Will or Trust? How to Decide Which is Better for Your Situation?

A Revocable Trust, also called a Living Trust, is a legal document that an individual or married couple creates to hold and own individually owned assets.  The maker of the trust is called a Grantor.  The manager of the trust is called the Trustee who invests and spends for the benefit of the Grantor as the Beneficiary of the trust. In most cases, the Grantor will also be the Trustee, although some individuals may choose to have an institution manage their trust property.

A Revocable Living Trust covers three phases of the Grantor's life - while the Grantor is alive and well, if the Grantor becomes mentally incapacitated, and after the Grantor dies.

The Grantor is Alive and Well

While the Grantor is alive and well, the trust agreement will have specific provisions allowing the Grantor to manage, invest, and spend the trust assets for his or her own benefit. Thus, the Grantor will go about business as usual with regard to assets that have been funded into the trust, except that the Grantor will sign as the "Trustee" instead of as an individual. The Grantor will also be able to use his or her own Social Security Number as the taxpayer identification number for the trust and file income taxes as always on IRS form 1040.

The Grantor Becomes Mentally Incapacitated

The trust agreement will also specify one or more procedures to be followed if the Grantor becomes mentally incapacitated. If the Grantor is determined to be mentally incompetent and can no longer properly serve as Trustee, then the trust agreement will name a successor Trustee to take over the management and investment of the trust funds from the Grantor. The Disability Trustee will then be able to take care of and manage all of the Grantor's finances (assuming all of the Grantor's assets have been funded into the trust) and pay the Grantor's bills.

The Grantor Dies

When the Grantor dies, the successor Trustee will be able to step in and pay the Grantor's final bills, debts, and taxes. The trust agreement will then contain instructions about who will receive the balance of the trust funds after all of the bills have been paid, and the Trustee will distribute the balance accordingly, including to continue serving as Trustee if the trust instruction includes a continuing trust for beneficiaries.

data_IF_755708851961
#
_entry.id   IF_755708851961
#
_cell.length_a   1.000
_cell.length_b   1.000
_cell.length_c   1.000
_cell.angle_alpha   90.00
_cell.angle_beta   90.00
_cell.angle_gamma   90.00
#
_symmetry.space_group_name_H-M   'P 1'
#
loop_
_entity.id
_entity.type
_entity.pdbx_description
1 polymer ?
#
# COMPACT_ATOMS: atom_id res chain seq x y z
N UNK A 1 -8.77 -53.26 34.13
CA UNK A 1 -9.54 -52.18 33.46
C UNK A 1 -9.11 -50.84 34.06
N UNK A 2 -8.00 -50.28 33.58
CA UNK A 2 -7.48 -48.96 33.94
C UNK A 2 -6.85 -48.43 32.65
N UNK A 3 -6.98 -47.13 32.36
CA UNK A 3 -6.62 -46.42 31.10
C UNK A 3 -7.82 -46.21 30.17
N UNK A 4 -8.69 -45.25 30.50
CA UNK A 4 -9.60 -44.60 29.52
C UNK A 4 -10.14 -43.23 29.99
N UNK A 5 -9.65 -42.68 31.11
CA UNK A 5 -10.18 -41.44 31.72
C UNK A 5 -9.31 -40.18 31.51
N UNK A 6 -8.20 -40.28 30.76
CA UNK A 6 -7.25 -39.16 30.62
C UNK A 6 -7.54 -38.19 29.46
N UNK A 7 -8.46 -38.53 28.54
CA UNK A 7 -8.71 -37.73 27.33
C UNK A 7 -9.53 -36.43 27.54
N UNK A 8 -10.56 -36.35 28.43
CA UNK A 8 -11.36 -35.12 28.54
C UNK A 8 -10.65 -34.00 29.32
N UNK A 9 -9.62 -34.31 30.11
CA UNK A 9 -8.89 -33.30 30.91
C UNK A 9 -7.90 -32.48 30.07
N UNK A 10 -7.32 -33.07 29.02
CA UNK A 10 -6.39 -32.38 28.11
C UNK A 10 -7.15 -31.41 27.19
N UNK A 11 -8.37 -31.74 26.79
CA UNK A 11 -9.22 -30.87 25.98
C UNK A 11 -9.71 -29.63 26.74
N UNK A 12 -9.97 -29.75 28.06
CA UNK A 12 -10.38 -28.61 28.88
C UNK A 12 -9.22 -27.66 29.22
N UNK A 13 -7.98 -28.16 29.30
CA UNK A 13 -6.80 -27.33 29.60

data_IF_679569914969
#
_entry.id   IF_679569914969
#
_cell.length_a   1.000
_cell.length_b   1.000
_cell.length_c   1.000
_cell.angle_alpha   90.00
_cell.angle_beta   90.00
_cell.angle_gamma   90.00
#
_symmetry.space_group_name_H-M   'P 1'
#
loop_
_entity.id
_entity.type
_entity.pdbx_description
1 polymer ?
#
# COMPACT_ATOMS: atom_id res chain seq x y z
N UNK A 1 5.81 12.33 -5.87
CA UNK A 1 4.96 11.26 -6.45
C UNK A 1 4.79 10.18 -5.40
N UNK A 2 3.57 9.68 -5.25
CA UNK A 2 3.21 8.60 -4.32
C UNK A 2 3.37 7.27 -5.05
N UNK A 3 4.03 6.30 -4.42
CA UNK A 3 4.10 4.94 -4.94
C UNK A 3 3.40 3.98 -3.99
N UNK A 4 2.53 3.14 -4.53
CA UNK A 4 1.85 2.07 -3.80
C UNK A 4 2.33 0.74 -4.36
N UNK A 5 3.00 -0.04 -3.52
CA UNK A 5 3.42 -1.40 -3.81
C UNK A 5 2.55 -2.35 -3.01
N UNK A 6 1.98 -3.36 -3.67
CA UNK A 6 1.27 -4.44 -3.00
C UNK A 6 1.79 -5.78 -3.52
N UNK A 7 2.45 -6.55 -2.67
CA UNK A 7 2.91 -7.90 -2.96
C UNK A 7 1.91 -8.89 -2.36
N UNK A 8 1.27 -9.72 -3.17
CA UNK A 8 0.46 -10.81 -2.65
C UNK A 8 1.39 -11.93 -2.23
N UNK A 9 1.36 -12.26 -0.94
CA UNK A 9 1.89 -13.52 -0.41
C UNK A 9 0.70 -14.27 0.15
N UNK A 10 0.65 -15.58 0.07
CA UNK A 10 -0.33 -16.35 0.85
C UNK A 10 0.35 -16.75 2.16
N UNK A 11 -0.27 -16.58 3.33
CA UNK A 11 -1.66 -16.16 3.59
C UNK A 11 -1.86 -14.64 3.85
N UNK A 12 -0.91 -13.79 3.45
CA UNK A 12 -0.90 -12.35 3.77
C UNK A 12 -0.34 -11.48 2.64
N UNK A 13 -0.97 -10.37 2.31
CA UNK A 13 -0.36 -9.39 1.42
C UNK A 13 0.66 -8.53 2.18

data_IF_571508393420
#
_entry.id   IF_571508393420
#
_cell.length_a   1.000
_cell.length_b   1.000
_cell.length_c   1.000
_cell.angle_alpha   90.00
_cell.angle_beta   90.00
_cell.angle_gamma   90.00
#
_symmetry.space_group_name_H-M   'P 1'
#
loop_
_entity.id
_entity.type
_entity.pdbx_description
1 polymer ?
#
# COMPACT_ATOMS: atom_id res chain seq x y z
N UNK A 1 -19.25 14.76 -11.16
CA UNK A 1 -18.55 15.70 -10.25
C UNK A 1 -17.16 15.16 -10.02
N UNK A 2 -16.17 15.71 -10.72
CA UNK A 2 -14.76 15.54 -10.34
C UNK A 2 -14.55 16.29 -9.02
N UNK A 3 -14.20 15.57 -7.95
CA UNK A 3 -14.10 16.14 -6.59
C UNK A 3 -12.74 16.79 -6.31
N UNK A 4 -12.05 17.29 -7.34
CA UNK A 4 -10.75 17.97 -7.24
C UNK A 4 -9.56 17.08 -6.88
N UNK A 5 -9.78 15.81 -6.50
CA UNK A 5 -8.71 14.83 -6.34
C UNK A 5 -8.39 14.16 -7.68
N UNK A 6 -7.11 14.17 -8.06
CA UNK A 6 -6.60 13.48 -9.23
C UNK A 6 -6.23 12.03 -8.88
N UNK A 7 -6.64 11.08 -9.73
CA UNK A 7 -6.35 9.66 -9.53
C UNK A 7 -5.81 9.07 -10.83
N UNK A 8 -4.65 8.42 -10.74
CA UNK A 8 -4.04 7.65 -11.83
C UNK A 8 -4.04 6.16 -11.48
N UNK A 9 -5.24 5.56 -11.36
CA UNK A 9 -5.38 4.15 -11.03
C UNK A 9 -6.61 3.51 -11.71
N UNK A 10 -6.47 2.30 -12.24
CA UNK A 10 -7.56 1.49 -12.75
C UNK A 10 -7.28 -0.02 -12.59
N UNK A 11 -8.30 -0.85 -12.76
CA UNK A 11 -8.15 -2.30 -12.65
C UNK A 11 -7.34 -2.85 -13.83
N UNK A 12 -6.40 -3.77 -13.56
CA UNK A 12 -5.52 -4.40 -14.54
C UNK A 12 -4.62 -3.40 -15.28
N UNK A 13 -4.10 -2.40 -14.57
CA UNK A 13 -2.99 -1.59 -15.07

How a Revocable Living Trust Avoids Probate

Since the assets funded into a Revocable Living Trust during the Grantor's lifetime will no longer be owned by the Grantor but by the Trustee of the trust, there will be no need for the trust assets to be probated when the Grantor dies. Instead, the Trustee can proceed with settling the trust outside of probate and without any court supervision or interference.

 Here are some factors to consider when assessing your need for a will versus a Revocable Living Trust.

Wills vs. Trusts - Planning for Mental Disability

Regardless of your net worth, and particularly if any of your assets are titled in your sole name, then you should consider a Revocable Living Trust for mental disability planning. A well drafted Revocable Living Trust should contain provisions for determining your mental capacity outside of a court proceeding as well as how to take care of you and your finances if you do become mentally incapacitated. This will save you and your family thousands of dollars by keeping you and your assets outside of a court-supervised guardianship or conservatorship.

Wills vs. Trusts - Estate Planning for Minor Beneficiaries

If a minor child inherits an insurance policy or a retirement account, the funds will be placed in a court-supervised guardianship or conservatorhip for the benefit of the minor until the child reaches 18. Thus, in these situations, the parents should consider setting up a Revocable Living Trust and naming the trust as the primary or contingent beneficiary of the life insurance or retirement account. That way the successor Trustee will have the legal authority to accept the funds instead of a court-supervised guardian. In addition, the parent can dictate in the trust agreement the age at which the child will receive their inheritance instead of at 18, the legal age of majority.

Wills vs. Trusts - Keeping Your Estate Plan Private

A last will and testament that is filed with the probate court becomes a public court record that anyone can read. Contrast this with a Revocable Living Trust, which is a private contract between you as the Grantor and you as the Trustee. Unless your beneficiaries have to go to court over something in your Revocable Living Trust agreement, the document should remain a private document that only the trustees and certain beneficiaries will be able to read after your incapacity or death.

Wills vs. Trusts - Estate Planning for Real Estate Located Outside of Your State

If you own real estate in more than one state or outside of your home state, then you'll benefit from establishing a Revocable Living Trust and putting the property into the trust. Otherwise, your family may be faced with two separate probate estates - one in the state where you live, and a second in the state where your real estate is located, which is referred to as "ancillary probate."

Be sure to fund your assets into your trust and update your beneficiary designations, otherwise your trust won't be worth the money you spent on it.

Law Office of Eileen Guerin Swicker